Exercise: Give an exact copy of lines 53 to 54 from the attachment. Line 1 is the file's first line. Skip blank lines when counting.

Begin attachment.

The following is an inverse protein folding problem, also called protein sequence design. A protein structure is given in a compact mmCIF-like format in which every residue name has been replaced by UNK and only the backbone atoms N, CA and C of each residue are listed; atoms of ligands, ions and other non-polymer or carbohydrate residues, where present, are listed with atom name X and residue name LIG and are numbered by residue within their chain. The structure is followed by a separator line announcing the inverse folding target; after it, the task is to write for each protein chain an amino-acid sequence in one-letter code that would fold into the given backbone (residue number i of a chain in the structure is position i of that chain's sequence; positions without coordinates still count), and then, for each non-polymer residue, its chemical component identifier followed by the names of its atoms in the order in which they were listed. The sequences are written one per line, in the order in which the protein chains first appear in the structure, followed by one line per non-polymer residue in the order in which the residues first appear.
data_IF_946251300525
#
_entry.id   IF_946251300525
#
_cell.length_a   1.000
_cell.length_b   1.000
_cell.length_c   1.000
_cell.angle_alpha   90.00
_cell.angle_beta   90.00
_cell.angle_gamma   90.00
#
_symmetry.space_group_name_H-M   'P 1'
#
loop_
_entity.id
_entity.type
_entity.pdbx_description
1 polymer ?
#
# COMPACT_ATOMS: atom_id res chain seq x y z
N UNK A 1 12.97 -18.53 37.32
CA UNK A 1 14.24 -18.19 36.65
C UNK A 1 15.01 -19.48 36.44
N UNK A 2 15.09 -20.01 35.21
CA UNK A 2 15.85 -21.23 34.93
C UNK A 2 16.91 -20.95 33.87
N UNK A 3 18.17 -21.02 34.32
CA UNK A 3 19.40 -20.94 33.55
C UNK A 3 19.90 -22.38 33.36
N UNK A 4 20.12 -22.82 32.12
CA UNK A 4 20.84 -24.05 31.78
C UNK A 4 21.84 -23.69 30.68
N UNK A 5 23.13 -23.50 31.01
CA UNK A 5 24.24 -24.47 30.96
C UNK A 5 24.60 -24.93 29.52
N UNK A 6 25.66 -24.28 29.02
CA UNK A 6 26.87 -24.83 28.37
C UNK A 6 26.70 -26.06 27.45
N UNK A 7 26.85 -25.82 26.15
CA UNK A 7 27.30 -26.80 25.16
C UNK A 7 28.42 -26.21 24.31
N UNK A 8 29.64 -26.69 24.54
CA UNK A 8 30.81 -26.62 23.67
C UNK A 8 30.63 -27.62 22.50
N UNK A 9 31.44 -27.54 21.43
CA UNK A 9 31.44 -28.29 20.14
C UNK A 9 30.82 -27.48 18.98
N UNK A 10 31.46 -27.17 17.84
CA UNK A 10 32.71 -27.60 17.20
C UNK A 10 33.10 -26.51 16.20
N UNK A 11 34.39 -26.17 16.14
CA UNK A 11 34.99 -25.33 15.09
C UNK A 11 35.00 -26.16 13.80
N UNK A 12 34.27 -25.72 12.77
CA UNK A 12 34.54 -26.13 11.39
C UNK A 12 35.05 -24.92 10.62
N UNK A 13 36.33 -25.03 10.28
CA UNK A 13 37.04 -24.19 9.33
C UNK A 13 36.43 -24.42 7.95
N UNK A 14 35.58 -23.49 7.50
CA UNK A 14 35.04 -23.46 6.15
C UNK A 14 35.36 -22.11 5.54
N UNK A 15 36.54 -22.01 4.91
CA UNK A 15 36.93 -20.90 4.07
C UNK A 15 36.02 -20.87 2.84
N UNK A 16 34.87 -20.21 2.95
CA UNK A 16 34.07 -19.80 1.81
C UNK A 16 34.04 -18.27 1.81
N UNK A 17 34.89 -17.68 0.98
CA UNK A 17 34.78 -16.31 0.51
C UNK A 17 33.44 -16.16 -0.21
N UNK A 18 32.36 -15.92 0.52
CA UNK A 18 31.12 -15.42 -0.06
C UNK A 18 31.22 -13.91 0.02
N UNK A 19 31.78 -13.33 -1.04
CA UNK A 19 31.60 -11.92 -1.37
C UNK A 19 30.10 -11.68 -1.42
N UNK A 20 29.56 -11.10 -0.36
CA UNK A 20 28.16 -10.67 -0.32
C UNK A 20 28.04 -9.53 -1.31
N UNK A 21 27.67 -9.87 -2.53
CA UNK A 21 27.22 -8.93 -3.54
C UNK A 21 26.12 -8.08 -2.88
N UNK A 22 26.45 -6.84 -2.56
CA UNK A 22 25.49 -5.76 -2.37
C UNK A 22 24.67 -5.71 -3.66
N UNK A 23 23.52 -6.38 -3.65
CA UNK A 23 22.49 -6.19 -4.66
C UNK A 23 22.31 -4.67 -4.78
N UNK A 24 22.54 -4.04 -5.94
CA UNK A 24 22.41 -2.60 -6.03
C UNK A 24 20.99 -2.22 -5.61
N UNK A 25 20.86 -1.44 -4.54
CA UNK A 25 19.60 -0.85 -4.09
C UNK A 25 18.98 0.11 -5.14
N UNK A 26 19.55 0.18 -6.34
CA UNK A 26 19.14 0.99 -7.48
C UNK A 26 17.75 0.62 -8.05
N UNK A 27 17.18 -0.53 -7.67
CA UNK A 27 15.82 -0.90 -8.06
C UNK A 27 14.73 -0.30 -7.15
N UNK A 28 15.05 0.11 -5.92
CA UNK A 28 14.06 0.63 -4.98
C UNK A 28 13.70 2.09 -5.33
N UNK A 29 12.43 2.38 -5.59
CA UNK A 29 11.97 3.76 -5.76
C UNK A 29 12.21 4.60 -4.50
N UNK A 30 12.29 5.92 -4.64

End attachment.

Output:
CA UNK A 11 34.99 -25.33 15.09
C UNK A 11 35.00 -26.16 13.80